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Thread: Tits Up

  1. #1
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    Default Tits Up

    Why is this phrase so bad, you'd think 'Tits Up' would be a good thing and very much welcomed

  2. #2
    Join Date
    Feb 2011
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    Tits-up
    Meaning
    Inoperative; broken. The term is also used to mean fallen over (on one's back)
    Origin
    This is a 20th century phrase, probably of military origin. There's certainly no mention of it in print prior to WWII. It has been suggested that the term derives from the behaviour of aeroplanes' altitude indicators, which turn upside down when faulty and display an inverted 'W' resembling a pair of breasts. There's no real evidence to support this speculation and it seems more likely that the phrase is just a vulgar alternative to the earlier 'belly-up', which has the same meaning.
    'Belly-up' is an allusion to fish, which float that way when 'dead in the water'. This expression was known in the USA by the 1920s, often related to bancruptcy or other commercial disasters.

    Source; http://www.phrases.org.uk/meanings/385050.html

  3. #3
    Join Date
    Aug 2015
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    Default

    it isnt just confined to tits up.

    stop being a girl
    you pussy
    as bad as a woman
    etc etc

    all negative connotations. was actually just thinking about that the other other day, spooky.

    and for the record, im no fucking feminazi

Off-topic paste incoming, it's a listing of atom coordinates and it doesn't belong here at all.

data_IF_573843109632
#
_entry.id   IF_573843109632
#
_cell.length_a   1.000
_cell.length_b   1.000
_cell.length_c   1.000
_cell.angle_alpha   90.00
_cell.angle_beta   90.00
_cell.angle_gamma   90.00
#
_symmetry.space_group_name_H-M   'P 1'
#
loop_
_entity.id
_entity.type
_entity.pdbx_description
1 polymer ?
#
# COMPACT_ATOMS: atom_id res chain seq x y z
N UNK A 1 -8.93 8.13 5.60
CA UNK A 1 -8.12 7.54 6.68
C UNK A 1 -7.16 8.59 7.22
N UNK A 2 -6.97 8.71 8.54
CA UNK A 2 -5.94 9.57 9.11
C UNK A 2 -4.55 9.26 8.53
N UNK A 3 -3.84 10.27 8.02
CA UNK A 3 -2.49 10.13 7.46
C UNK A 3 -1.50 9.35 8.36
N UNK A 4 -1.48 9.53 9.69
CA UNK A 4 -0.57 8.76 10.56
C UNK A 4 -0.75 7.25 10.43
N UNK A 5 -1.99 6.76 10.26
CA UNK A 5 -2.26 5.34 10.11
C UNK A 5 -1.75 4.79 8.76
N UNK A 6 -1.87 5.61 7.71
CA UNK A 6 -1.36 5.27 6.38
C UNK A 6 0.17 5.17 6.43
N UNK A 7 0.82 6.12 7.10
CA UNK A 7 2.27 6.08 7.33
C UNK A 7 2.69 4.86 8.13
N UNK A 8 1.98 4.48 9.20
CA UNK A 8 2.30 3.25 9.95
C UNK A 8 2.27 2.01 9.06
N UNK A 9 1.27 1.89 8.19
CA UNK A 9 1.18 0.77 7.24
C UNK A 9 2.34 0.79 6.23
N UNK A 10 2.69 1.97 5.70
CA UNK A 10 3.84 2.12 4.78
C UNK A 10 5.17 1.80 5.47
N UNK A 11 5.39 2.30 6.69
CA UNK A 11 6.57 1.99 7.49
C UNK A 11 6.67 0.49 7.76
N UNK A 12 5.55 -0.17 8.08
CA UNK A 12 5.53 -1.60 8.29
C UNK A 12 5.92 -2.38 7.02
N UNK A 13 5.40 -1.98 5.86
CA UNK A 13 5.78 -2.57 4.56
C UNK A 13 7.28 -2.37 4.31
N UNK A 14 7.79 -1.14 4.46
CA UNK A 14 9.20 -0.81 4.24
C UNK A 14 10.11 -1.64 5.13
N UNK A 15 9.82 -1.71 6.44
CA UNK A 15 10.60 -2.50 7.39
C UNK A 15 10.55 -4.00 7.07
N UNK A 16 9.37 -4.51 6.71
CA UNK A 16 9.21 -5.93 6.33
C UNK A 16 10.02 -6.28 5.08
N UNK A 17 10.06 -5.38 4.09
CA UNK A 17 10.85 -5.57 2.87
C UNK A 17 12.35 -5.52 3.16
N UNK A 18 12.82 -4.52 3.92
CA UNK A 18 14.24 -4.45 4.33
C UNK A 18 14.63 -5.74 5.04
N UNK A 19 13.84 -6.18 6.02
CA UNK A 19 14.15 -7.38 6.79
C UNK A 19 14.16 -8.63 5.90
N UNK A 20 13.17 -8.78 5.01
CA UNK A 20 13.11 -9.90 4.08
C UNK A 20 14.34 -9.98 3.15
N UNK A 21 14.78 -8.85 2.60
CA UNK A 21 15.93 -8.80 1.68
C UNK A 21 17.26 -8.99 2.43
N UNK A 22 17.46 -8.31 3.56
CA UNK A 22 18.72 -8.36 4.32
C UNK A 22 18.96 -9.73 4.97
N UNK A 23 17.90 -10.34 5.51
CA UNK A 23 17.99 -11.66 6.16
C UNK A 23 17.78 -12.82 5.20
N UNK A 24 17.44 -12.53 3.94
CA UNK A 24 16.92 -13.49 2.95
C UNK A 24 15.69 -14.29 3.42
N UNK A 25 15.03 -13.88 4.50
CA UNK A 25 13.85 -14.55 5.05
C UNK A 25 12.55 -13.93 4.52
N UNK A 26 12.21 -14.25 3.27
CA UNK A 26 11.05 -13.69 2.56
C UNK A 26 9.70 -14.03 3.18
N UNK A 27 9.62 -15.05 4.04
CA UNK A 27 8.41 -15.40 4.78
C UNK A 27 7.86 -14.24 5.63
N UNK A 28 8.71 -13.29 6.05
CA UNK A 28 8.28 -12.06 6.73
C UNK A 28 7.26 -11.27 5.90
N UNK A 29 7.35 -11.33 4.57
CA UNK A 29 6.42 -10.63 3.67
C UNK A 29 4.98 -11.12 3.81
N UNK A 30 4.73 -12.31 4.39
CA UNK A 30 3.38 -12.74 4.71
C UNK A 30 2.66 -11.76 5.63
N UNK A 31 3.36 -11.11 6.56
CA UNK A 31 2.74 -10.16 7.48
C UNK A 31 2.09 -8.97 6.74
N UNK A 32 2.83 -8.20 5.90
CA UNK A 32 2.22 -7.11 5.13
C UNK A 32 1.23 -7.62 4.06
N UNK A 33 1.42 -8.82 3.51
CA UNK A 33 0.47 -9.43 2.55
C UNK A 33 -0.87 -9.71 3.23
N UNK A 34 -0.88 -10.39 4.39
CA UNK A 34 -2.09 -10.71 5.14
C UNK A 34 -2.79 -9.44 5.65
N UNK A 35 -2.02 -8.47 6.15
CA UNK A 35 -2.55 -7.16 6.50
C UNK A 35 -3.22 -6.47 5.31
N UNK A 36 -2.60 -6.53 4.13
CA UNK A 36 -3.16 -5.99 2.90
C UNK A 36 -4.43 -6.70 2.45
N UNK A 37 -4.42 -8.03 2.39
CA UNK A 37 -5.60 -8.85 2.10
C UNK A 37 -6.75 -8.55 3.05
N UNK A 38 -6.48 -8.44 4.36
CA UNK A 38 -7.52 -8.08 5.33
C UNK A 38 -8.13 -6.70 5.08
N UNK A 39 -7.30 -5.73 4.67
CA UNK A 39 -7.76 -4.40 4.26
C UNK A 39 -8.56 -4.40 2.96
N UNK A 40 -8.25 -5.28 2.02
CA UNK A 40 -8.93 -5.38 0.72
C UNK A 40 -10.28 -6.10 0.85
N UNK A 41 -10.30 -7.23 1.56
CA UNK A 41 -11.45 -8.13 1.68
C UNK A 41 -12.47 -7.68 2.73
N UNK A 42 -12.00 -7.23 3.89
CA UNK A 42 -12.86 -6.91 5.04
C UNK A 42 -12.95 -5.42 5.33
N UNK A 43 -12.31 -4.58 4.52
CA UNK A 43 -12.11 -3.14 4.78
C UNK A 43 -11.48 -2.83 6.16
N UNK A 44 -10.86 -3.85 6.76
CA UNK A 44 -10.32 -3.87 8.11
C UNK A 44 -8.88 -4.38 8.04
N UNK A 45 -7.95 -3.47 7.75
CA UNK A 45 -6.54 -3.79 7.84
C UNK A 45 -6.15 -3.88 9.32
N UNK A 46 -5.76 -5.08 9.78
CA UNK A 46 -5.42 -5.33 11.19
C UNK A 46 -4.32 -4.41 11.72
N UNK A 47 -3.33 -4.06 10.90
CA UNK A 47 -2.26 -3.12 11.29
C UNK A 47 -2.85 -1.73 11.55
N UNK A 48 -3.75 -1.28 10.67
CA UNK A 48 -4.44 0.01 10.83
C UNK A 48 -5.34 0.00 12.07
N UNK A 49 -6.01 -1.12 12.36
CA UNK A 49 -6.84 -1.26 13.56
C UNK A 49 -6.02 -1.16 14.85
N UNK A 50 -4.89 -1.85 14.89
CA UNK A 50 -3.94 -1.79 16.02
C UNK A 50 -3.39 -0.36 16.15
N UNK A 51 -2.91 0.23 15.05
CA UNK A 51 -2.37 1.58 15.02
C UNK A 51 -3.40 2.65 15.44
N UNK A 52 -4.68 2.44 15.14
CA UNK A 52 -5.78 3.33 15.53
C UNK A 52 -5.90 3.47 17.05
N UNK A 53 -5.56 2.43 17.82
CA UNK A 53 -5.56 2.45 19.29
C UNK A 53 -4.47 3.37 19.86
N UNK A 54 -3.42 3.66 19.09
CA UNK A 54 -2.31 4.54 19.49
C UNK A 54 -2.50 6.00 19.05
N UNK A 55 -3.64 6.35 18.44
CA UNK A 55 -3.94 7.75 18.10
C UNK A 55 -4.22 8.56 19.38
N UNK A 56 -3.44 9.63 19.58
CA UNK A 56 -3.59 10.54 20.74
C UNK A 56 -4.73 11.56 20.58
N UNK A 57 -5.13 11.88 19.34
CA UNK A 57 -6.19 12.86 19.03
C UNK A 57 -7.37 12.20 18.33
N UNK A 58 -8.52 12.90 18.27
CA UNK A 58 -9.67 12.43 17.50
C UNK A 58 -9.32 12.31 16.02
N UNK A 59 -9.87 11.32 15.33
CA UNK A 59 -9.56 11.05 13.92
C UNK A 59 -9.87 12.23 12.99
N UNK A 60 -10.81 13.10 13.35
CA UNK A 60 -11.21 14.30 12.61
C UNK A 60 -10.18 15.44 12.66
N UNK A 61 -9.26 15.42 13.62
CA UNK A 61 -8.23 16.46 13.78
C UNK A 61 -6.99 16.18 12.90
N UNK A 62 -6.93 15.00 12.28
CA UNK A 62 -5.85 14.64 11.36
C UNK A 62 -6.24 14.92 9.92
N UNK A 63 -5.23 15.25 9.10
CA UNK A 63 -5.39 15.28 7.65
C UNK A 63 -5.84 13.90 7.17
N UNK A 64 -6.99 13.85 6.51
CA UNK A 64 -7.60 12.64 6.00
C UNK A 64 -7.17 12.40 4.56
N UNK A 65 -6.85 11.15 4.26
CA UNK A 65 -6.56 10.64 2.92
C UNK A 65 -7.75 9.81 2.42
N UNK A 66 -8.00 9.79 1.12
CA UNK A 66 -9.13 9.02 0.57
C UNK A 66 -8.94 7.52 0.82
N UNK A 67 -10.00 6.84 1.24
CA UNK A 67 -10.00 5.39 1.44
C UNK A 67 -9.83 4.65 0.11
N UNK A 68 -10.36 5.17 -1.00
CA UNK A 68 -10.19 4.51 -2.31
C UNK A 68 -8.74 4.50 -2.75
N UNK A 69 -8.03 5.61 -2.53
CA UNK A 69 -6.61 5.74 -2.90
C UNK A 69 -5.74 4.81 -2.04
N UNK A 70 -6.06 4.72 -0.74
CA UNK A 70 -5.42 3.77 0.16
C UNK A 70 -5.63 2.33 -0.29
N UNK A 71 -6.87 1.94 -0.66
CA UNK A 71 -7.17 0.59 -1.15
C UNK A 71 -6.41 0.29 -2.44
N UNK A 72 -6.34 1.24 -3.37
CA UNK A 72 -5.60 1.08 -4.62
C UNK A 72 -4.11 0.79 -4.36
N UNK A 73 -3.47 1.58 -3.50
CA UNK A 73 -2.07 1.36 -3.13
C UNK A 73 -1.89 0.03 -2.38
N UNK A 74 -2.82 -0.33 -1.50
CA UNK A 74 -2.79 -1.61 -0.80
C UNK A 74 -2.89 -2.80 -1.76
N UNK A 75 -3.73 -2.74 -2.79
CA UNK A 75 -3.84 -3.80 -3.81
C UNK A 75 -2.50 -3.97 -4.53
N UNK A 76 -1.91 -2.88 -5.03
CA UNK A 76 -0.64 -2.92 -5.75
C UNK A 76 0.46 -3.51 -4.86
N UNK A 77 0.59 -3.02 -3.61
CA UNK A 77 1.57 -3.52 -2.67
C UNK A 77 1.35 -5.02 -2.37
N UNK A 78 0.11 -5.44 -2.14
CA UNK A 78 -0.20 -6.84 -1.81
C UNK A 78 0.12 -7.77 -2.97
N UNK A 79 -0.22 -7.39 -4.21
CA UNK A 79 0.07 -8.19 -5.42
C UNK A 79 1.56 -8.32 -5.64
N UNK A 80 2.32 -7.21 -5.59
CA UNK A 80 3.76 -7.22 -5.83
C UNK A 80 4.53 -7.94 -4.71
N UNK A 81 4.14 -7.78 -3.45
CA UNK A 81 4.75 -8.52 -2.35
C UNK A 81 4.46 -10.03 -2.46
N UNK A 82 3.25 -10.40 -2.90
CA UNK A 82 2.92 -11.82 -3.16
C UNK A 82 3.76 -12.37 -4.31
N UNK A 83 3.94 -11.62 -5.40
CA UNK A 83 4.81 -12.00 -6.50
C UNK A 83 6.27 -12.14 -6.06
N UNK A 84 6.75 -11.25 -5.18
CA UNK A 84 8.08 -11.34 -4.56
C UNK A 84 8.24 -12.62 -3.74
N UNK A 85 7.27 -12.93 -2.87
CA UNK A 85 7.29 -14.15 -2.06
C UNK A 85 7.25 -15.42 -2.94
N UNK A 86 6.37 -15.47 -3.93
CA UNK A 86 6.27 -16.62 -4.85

4. #4
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    Default

    Quote Originally Posted by SteveB View Post
    Tits-up
    Meaning
    Boob Job. The term is also used to mean fallen over (on one's back)
    Origin
    This is a 20th century phrase, probably of military origin. There's certainly no mention of it in print prior to WWII. It has been suggested that the term derives from the behaviour of aeroplanes' altitude indicators, which turn upside down when faulty and display an inverted 'W' resembling a pair of breasts. There's no real evidence to support this speculation and it seems more likely that the phrase is just a vulgar alternative to the earlier 'belly-up', which has the same meaning.
    'Belly-up' is an allusion to fish, which float that way when 'dead in the water'. This expression was known in the USA by the 1920s, often related to bancruptcy or other commercial disasters.

    Source; http://www.phrases.org.uk/meanings/385050.html
    ............................ corrected...............

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